British Swimming has won its appeal at the Court for Arbitration for Sport (CAS) to ratify two now-broken world record swims from the 2014 European Championship in Berlin.
At that meet, Adam Peaty set a new world record in the 50m breast with 26.62 seconds, and then teamed up with Francesca Halsall, Jemma Lowe, and Chris Walker for a world record 3:44.02 in the 400 mixed medley relay.
However, FINA didn’t ratified the record due to an administrative error involving blood testing. Before the event, Peaty’s doping test failed to test him for EPO, a red blood cell-producing hormone.
British Swimming took out an appeal with the CAS, and, a year-and-a-half later, FINA has decided to ratify both swims.
Both records have since been broken. Peaty has been the official world record-holder in the 50 breast since the 2015 World Championships in Kazan, when he swam a lightning-fast 26.42 in the event. The British team of Christopher Walker-Hebborn, Peaty, Siobhan-Marie O’Connor, and Halsall also demolished their mark with 3:41.71 at the same meet.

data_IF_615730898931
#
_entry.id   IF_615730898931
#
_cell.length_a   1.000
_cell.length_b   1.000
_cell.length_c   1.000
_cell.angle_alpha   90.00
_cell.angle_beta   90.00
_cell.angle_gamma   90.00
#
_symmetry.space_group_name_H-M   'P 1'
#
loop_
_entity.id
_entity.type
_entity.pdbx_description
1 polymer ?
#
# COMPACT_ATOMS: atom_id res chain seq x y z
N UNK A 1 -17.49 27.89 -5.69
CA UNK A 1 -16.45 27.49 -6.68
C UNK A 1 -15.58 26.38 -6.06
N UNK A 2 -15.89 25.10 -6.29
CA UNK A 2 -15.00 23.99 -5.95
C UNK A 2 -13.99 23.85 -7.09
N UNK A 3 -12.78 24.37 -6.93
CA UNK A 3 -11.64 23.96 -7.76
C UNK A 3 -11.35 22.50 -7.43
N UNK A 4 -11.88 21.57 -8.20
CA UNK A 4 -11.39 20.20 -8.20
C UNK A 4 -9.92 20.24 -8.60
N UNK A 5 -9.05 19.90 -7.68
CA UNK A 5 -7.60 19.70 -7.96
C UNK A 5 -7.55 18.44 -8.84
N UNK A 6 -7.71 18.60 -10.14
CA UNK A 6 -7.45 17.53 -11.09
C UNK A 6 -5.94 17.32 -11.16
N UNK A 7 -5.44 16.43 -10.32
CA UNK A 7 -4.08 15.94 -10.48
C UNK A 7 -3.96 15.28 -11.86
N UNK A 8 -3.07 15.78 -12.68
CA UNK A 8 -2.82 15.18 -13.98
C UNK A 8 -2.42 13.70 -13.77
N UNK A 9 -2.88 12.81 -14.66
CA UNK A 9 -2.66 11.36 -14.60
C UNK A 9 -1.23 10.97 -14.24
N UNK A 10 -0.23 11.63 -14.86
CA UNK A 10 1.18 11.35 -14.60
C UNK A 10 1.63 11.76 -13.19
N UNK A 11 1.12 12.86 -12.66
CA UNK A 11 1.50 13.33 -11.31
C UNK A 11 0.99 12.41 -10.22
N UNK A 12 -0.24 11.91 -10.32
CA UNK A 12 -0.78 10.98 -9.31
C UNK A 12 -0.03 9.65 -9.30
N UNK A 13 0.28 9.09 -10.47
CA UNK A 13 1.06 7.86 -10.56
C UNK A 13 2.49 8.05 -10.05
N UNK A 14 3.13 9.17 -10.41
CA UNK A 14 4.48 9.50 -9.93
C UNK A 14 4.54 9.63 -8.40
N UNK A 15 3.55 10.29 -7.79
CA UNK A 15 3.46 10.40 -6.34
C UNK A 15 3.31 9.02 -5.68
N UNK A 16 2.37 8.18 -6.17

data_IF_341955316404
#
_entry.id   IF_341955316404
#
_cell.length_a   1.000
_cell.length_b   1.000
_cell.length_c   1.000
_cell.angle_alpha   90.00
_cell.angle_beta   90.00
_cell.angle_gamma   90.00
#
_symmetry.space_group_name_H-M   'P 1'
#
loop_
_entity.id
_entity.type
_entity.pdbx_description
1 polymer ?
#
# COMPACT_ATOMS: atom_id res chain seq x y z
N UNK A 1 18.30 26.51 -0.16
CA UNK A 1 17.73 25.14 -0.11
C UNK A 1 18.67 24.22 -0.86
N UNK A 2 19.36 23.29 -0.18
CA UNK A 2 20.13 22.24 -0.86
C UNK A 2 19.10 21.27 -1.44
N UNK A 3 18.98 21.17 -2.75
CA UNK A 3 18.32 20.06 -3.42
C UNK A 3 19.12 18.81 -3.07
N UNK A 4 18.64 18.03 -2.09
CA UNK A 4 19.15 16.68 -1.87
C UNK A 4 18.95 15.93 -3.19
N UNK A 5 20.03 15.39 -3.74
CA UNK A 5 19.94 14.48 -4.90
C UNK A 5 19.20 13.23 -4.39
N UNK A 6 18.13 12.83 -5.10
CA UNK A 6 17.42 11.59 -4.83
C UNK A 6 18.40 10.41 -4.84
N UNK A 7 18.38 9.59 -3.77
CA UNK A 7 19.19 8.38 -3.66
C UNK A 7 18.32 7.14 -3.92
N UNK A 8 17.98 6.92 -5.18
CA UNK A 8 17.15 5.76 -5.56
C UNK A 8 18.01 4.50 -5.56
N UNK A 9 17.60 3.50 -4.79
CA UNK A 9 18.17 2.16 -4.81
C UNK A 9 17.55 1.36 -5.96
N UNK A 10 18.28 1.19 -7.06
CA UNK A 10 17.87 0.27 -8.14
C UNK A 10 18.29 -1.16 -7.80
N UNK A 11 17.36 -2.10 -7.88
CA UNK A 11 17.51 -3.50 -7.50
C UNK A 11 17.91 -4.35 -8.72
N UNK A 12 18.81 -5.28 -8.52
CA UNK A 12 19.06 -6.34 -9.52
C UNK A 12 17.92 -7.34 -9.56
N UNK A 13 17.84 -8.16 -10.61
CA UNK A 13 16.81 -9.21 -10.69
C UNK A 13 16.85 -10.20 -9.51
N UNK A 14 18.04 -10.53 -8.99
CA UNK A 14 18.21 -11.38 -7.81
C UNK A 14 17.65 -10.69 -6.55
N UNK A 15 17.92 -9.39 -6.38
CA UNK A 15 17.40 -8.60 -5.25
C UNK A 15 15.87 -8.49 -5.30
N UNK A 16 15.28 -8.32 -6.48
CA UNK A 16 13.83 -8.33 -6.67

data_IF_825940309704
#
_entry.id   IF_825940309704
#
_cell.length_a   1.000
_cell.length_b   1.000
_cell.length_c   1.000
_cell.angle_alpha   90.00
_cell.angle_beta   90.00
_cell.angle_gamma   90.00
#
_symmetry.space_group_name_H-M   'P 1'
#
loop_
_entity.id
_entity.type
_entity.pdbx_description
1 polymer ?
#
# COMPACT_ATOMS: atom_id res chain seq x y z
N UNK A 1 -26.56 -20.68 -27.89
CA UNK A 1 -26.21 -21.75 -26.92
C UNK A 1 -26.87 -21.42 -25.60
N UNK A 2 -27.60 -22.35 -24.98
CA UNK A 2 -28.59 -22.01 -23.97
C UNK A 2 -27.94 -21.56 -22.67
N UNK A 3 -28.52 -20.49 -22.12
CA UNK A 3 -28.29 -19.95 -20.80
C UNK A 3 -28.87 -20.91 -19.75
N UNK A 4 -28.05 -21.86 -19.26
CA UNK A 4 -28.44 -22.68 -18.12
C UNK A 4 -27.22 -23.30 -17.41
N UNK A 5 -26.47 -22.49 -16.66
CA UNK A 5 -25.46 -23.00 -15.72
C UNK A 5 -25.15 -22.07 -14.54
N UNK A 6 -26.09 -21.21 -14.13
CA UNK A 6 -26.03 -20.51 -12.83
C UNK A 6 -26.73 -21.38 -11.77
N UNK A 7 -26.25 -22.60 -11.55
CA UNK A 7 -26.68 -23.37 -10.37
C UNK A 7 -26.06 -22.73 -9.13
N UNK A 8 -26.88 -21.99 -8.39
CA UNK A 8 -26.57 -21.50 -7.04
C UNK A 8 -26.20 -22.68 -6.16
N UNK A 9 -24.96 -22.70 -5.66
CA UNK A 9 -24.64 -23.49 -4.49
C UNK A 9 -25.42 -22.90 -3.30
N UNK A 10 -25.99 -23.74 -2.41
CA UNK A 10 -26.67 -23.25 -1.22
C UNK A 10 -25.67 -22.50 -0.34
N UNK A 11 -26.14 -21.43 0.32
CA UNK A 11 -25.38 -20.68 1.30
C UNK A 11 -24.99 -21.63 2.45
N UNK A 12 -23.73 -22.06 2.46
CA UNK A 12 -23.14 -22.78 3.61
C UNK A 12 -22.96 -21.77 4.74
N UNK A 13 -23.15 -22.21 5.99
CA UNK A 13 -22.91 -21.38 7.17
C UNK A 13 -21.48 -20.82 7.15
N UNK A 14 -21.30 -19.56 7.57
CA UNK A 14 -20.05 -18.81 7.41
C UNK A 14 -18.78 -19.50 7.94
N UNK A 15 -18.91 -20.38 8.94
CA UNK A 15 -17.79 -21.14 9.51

A report issued by the CAS panel stated: “The absence of EPO tests by the testing authority should not fall to the detriment of the athletes and lead to the non-recognition of the world records. For this reason, the CAS panel has granted the appeal and such records shall now be recognized.”
You can read the full statement released by British Swimming below:
British Swimming has welcomed the Court of Arbitration for Sport decision to grant an appeal against the non-ratification of two world records set by British athletes in 2014.
Swimmers Fran Halsall, Jemma Lowe, Adam Peaty and Chris Walker-Hebborn set a new world record in the 4x100m Mixed Medley Relay at the European Championships in Berlin on 19 August and on 22 August Adam Peaty set a new world record in the Men’s 50m Breaststroke.
On 9 August 2015 FINA notified British Swimming that neither world record would stand due to an error made by a third party in relation to the doping samples given by the athletes at the time of the records.
In granting British Swimming’s appeal and setting aside the decision of FINA, CAS also determined that the times set by the athletes should be reflected within the record books as world records at that time.
CAS also determined that costs for the case should be borne by FINA.